ON THIS PAGE: You will find information about the number of children who are diagnosed with craniopharyngioma each year. You will also read general information on surviving the disease. Remember, survival rates depend on several factors. Use the menu to see other pages.
Craniopharyngioma accounts for approximately 6% of all brain tumors in children. It is diagnosed most often between the ages of 5 and 14, but it is possible for a person of any age to be diagnosed with craniopharyngioma. Approximately 150 people under the age of 15 will be diagnosed with the disease this year.
The 5-year survival rate tells you what percent of children live at least 5 years after the tumor is found. Percent means how many out of 100. The 5-year survival rate and 10-year survival rate for children with craniopharyngioma are higher than 90%.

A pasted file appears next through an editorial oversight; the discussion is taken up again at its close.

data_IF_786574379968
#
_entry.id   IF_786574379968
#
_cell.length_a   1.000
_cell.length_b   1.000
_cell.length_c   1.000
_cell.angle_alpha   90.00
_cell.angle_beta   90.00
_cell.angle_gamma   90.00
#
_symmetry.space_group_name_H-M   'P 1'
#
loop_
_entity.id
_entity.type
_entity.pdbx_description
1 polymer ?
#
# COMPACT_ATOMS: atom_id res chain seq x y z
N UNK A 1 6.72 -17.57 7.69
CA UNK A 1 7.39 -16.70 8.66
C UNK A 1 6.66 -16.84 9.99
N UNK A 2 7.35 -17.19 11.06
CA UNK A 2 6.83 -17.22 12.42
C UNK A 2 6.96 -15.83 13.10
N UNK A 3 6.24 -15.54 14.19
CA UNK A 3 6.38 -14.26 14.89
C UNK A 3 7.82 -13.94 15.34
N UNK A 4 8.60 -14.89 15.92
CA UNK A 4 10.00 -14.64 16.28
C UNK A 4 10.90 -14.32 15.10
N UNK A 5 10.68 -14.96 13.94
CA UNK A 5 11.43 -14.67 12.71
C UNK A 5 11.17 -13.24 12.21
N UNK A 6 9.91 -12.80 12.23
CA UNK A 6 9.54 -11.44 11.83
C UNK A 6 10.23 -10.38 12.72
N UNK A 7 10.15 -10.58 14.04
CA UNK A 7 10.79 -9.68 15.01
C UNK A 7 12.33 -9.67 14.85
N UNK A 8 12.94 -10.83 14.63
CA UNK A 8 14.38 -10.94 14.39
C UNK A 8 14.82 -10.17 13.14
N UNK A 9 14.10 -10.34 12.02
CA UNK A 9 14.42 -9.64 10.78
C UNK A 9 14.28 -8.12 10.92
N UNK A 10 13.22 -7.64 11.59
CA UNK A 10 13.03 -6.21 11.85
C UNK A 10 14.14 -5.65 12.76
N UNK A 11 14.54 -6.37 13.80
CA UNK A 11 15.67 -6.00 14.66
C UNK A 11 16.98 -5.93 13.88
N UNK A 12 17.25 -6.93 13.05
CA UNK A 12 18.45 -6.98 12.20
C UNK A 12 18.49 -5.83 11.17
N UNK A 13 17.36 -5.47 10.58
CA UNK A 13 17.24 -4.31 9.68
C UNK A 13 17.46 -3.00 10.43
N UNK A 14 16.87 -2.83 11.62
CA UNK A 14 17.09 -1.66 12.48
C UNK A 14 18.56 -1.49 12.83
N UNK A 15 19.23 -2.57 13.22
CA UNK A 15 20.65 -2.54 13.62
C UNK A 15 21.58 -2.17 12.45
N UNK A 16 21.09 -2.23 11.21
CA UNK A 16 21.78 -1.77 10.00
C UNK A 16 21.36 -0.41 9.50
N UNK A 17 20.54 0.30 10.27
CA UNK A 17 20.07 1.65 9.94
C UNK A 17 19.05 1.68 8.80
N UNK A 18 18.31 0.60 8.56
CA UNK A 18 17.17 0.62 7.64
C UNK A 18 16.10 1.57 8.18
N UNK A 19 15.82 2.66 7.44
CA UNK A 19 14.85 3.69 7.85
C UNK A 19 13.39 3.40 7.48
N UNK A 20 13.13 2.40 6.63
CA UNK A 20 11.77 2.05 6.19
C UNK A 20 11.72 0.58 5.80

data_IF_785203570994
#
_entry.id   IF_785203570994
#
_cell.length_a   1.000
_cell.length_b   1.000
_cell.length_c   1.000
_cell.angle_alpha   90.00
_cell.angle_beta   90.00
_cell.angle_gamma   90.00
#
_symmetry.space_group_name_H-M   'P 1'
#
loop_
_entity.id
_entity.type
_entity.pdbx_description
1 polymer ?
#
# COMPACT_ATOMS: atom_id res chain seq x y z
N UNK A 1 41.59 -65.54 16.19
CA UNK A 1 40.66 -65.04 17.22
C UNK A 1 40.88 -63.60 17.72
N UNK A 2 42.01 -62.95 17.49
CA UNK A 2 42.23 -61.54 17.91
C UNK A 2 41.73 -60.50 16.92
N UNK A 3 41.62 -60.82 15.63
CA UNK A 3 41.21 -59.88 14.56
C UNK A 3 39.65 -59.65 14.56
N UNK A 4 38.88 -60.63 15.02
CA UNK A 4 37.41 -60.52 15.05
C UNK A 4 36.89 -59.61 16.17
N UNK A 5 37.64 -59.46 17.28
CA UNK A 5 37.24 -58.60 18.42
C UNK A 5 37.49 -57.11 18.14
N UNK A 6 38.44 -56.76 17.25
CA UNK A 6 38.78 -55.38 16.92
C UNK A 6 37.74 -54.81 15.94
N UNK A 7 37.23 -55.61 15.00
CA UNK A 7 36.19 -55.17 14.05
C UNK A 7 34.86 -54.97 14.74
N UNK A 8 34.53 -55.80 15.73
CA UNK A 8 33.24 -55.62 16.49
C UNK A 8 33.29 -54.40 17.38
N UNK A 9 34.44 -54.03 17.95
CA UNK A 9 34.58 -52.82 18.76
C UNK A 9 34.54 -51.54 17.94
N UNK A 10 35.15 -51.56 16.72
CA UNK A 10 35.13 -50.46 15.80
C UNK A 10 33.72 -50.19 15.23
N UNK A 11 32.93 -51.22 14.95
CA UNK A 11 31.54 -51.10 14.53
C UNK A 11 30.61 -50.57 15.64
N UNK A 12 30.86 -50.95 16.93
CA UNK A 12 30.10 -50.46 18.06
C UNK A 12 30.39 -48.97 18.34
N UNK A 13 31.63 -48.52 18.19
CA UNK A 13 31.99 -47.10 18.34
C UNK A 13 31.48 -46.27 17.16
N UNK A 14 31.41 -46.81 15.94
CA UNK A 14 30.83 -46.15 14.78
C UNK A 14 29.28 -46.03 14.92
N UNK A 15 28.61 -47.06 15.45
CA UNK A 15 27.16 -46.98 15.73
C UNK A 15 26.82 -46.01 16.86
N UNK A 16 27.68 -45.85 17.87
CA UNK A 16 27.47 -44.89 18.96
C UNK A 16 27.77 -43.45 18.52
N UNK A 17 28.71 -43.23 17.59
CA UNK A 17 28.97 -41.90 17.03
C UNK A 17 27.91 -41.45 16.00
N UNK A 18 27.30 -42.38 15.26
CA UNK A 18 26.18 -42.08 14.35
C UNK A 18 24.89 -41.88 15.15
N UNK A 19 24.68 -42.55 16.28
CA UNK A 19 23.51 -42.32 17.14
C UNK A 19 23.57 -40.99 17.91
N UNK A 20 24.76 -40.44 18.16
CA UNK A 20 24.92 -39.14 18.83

It is important to remember that statistics on the survival rates for children with craniopharyngioma are an estimate. The estimate comes from annual data based on the number of children with this cancer in the United States. Also, experts measure the survival statistics every 5 years. So the estimate may not show the results of better diagnosis or treatment available for less than 5 years. Talk with your child’s doctor if you have any questions about this information. Learn more about understanding statistics.
Statistics adapted from the Central Brain Tumor Registry of the United States Statistical Report: Primary Brain and Other Central Nervous System Tumors Diagnosed in the United States in 2011–2015, and the National Cancer Institute (January 2019).
The next section in this guide is Risk Factors. It explains that there are currently no known factors linked with an increased chance of developing craniopharyngioma. Use the menu to choose a different section to read in this guide.